’80s villains, REITs now attract eyes of investors

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’80s villains, REITs now attract eyes of investors

Earlier this month U.S. Fed Chair Janet Yellen confirmed the Fed’s intention to raise the interest rate within the year, despite the problems in Greece and a financial market skid in China.

And REITs (real estate investment trusts) have come into the limelight as a sound investment vehicle in a higher interest rate environment.

When interest rates rise, expectations for rate of return from investment products like REITs that give out monthly returns also tend to get high.

That is why the popularity of products that pay monthly interest or other returns fizzles in an upward interest rate environment. Because property holdings also tend to have a higher portion of debt, financial costs of a higher interest rate are usually associated with properties investments.

But then why are REITs popular when the interest rate is about to go up? Experts say one should pay attention to the background.

“The Fed’s rate hike means the U.S. economy has recovered that much,” said Ko Eun-jin, an analyst at Hana Daetoo Securities.

“A fall in the unemployment rate, a rise in wages and improvements in consumer sentiment also lift rental fees and reduce vacancy rates, good news for REIT funds that own and manage these properties,” Ko added.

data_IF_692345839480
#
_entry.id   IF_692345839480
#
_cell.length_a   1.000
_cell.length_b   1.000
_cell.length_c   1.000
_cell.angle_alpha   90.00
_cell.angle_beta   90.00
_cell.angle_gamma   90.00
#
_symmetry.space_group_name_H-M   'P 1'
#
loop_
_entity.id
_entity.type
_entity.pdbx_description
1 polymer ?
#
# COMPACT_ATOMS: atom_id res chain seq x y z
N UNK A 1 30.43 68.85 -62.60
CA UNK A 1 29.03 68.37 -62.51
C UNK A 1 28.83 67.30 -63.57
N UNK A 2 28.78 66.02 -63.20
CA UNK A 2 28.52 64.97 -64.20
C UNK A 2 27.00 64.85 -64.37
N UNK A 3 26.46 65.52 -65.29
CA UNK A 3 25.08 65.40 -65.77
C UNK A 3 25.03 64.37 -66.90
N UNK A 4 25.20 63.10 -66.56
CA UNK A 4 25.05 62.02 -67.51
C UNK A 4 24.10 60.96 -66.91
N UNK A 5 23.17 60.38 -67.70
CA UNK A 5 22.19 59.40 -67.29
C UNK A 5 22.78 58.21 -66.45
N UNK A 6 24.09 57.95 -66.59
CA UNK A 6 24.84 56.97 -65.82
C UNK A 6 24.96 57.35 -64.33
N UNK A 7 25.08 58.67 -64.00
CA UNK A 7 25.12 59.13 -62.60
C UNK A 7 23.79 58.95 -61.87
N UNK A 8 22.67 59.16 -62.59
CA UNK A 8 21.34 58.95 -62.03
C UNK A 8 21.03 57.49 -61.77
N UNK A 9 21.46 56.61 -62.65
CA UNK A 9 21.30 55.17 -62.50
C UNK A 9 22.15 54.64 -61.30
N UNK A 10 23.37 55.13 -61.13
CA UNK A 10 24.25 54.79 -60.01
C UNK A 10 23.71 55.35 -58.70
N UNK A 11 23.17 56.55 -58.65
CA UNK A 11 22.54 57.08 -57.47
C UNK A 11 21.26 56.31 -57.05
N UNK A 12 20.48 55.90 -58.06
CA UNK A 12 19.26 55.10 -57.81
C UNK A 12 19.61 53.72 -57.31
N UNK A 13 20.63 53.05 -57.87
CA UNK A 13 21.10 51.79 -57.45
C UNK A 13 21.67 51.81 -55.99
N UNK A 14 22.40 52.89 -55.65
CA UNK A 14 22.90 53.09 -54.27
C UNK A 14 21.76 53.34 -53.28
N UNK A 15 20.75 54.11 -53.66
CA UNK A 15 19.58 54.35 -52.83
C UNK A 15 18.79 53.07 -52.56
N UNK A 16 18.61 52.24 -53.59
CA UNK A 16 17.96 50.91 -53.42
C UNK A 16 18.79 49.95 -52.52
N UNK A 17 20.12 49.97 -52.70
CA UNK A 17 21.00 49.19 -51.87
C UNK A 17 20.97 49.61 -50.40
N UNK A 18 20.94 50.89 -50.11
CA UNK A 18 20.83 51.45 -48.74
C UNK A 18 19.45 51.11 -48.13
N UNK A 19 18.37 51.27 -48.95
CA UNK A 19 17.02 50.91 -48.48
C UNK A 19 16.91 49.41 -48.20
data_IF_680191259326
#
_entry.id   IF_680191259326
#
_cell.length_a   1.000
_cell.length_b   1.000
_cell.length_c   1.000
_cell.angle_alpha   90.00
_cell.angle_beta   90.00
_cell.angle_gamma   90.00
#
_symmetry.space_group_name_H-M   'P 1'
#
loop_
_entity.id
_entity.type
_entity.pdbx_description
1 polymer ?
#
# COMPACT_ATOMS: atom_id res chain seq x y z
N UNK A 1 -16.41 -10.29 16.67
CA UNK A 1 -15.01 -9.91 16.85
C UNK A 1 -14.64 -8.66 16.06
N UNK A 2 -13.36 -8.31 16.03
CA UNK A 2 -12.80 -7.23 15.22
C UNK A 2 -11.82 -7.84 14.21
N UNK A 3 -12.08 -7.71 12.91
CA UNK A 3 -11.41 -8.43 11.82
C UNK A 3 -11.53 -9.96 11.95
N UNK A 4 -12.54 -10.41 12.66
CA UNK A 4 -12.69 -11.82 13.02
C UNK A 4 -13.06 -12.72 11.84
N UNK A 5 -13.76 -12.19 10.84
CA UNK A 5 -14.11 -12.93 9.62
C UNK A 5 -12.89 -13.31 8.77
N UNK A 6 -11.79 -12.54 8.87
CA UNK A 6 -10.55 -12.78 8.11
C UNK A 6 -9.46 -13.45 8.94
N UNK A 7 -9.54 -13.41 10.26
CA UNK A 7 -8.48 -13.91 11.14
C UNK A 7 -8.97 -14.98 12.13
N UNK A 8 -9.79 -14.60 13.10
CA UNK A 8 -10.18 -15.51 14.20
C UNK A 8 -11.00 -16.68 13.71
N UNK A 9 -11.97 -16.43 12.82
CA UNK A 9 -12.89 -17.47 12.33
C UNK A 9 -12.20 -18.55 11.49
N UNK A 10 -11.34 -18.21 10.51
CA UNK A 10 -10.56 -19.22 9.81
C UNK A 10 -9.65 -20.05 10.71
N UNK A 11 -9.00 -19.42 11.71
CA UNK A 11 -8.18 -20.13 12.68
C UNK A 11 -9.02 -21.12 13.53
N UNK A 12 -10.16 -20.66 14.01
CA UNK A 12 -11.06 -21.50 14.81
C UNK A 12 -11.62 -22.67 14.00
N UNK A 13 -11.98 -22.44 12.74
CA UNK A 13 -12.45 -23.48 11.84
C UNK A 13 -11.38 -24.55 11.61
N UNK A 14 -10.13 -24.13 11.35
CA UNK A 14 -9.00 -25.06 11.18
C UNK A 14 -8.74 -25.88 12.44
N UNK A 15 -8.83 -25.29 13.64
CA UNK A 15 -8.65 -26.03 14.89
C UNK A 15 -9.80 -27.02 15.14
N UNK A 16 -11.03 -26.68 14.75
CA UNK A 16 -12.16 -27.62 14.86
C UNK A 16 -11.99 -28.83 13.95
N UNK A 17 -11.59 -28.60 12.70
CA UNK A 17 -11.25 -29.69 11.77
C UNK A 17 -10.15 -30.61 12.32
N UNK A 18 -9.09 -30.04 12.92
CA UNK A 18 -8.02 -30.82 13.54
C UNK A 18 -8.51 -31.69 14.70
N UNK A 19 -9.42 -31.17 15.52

Indeed, statistics have shown that despite the rate hike worries, a steady rise of one-person households has kept demand for multiplex homes robust, as did demand for warehouses due to popularity of online shopping malls.

And during the period from 2004 to June 2006, when the U.S. Fed raised the interest rates 17 times by 0.25 percentage point each to stem the effects of a commodities price rally, high-yield bonds and REITs broadly saw their returns go up.

“During a year following the rate hike, global REITs saw a 32.1 percent rate of return, while U.S. REITs saw a 26 percent return,” said Oh Jae-young, an analyst at Hyundai Securities.

“Economic recoveries, which tend to raise rental fees, play a bigger role than the rate hike itself.”

Developed market equities are also seen as promising.

“The U.S. rate hike has been expected so that has already been reflected in the equities market,” Oh said.

“We need to pay more attention to European, Japanese and U.S. equities markets that are set to benefit from stimulus measures in Europe and Japan and economic recovery in the United States,” Oh added

BY JUNG SUN-EAN [park.jungyoun@joongang.co.kr]
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